Friday, November 22, 2013

COLD NEW AIR

Indeed, I must admit to tipsiness. 'Twas the meeting of a reduced version of the Kermit Place Readers discussing the second half of the second volume of Proust. There were only four of us instead of the usual seven. We had a most terrific time and, of course, as is our wont, drank some wine. But we had a lovely time reading passages aloud and comparing texts as we did not all read out of the same translation. Proust is, indeed, a lifetime undertaking and utterly worth a long time of study. Not something you read for narrative, but a different kind of narrative experience altogether.

On a more personal front, still fighting the dementors.


Emmylou in excelsis.




Yes, and on top of that had a profound and sad discussion with my 87-year old mother. Well, yes it was about aging, and vulnerability, and pain, and perceptions, and needs, and accepting or rejecting the reality of one's particular state. Yes, that and more. And that will have to be enough for now. I need to … yes … sleep.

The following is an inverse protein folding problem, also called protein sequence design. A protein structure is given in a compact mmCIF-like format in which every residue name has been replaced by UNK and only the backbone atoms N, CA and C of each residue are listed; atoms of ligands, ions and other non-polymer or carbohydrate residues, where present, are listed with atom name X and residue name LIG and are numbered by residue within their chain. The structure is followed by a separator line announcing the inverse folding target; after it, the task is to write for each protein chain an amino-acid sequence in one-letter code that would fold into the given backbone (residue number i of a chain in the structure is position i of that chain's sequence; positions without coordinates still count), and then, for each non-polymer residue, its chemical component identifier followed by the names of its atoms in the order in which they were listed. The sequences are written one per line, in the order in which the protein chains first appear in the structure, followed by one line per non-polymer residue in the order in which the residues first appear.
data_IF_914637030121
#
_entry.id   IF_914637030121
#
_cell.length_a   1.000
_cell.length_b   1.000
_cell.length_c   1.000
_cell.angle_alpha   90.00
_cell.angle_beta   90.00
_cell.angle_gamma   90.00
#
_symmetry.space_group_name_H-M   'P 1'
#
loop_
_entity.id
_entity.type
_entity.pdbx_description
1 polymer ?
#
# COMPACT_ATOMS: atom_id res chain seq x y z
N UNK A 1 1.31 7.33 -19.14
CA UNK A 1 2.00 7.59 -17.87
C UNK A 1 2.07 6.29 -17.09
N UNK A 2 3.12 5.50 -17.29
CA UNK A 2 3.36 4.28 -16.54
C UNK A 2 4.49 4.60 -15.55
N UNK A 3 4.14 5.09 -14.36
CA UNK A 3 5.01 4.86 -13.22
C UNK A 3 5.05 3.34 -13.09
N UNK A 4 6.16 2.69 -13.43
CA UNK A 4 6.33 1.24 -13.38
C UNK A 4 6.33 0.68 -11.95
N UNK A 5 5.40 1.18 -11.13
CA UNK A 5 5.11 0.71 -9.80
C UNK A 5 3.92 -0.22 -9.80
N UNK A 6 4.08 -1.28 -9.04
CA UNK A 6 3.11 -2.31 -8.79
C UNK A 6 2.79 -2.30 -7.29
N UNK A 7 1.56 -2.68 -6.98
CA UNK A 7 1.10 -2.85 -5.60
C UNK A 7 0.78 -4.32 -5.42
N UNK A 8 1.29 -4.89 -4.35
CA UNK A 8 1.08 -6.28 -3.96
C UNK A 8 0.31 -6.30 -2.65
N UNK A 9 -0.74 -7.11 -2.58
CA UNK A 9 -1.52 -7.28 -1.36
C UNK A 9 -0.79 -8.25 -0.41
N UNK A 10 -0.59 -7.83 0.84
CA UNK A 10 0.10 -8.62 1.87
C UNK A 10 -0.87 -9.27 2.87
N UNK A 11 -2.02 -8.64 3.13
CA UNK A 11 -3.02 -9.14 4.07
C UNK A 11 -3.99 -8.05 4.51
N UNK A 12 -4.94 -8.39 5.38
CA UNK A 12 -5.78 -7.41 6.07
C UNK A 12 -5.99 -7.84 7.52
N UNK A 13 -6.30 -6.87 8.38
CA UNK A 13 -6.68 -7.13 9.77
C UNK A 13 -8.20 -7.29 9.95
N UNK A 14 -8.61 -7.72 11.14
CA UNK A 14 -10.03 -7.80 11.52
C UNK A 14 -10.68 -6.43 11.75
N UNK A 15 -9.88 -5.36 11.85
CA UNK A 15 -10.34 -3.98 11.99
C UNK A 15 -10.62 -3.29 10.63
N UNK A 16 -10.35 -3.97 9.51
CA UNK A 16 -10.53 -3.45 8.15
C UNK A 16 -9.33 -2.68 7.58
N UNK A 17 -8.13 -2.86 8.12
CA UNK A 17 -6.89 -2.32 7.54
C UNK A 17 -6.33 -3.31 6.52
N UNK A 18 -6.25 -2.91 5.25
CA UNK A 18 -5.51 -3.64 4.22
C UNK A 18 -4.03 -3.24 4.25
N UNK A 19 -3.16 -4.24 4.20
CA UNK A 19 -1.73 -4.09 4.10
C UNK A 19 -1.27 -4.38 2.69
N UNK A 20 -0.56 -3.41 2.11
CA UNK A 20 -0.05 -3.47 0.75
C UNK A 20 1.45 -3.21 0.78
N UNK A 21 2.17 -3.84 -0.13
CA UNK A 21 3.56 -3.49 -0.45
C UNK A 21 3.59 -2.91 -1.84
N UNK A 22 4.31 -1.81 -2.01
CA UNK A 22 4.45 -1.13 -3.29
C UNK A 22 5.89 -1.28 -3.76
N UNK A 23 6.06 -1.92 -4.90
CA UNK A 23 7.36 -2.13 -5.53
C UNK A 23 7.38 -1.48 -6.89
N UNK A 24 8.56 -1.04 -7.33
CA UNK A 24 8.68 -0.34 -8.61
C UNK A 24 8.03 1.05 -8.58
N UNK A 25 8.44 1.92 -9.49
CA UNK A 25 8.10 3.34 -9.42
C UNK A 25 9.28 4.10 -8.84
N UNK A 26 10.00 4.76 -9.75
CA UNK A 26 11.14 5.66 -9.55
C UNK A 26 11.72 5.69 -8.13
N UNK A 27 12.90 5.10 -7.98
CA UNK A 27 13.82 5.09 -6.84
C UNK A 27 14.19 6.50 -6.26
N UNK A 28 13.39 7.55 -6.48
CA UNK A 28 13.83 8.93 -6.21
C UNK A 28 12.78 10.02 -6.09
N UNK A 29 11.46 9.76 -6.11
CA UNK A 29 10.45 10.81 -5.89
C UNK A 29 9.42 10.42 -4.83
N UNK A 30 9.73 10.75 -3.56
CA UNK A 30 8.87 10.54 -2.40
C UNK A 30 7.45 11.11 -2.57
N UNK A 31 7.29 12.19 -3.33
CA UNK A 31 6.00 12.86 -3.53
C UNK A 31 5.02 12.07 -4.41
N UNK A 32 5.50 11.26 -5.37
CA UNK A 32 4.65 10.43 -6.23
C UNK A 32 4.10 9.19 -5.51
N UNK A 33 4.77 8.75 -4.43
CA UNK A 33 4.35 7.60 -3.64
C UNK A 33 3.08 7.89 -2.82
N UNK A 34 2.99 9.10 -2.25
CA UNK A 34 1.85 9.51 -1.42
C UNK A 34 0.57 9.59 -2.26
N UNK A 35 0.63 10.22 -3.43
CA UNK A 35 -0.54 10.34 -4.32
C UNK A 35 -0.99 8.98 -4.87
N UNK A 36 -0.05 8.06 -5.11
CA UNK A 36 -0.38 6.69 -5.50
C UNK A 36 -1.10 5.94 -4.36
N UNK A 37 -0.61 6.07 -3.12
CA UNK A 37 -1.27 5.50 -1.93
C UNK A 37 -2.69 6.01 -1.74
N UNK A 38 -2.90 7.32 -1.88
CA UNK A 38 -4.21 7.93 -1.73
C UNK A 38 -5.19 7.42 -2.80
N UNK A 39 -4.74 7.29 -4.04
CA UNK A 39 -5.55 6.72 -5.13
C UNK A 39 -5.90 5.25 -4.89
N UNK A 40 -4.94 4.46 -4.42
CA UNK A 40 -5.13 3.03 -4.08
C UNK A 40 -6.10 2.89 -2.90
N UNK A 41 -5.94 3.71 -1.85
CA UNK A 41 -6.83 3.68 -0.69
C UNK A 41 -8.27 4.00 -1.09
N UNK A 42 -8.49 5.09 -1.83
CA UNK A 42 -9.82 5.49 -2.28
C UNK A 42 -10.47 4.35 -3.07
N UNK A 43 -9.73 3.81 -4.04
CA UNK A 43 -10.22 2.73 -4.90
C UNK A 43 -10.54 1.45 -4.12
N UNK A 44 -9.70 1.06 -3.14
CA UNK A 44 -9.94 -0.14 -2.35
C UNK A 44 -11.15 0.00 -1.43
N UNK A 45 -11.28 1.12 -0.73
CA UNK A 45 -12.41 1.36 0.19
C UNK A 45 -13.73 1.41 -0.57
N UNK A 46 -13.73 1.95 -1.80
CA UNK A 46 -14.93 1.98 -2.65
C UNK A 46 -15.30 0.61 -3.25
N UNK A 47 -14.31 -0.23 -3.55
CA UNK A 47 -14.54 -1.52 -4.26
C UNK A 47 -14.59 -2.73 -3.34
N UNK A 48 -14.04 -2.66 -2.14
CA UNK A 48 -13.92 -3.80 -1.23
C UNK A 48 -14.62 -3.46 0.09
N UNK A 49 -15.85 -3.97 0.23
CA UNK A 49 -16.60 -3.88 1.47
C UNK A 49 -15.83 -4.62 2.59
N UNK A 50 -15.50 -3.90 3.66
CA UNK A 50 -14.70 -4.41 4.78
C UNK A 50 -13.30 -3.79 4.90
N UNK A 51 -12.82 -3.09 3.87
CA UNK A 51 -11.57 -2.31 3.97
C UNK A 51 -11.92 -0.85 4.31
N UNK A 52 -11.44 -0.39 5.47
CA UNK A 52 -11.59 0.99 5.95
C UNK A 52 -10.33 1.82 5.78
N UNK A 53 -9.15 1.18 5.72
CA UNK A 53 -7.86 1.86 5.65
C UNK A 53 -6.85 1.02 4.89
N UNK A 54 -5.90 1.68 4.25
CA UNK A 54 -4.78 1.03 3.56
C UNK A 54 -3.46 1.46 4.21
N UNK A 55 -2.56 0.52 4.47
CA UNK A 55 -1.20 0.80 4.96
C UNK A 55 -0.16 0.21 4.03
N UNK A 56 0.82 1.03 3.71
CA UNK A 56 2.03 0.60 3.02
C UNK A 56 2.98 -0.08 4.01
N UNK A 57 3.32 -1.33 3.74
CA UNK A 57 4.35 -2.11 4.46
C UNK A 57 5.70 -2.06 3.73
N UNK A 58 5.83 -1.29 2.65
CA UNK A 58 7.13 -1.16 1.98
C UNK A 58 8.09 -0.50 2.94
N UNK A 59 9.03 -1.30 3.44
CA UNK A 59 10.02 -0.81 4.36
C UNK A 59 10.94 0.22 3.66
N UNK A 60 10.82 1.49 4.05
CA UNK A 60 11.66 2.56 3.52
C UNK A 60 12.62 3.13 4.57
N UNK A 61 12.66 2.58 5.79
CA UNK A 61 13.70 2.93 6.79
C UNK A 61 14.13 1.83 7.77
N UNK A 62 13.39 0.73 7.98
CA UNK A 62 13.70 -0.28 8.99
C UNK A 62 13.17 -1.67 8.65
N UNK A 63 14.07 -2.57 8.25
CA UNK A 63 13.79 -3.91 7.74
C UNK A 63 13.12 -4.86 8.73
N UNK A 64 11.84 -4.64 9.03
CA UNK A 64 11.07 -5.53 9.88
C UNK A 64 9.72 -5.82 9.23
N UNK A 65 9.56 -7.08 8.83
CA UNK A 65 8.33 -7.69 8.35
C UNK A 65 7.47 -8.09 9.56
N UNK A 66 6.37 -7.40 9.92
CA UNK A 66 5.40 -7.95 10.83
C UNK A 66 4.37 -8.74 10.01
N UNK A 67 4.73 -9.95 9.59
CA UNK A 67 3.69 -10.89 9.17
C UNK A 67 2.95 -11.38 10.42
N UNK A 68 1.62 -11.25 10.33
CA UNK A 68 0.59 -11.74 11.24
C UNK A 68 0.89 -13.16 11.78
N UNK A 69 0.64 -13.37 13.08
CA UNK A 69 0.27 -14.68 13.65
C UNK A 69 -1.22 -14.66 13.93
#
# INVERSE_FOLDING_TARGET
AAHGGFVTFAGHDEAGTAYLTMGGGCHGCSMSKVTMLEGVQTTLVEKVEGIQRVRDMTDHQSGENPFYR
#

The Nothing of Roselight

Death comes, and what we thought
we needed loses importance.

The living shiver, focused
on a muscular dark hand,
rather than the glowing cup it holds
or the toast being proposed.

In that same way love enters
your life, and the I, the ego
a corrupt, self-absorbed king,
dies during the night.

Let him go.
Breathe the cold new air, 
the nothing of rose light.
— Rumi, trans. Coleman Barks

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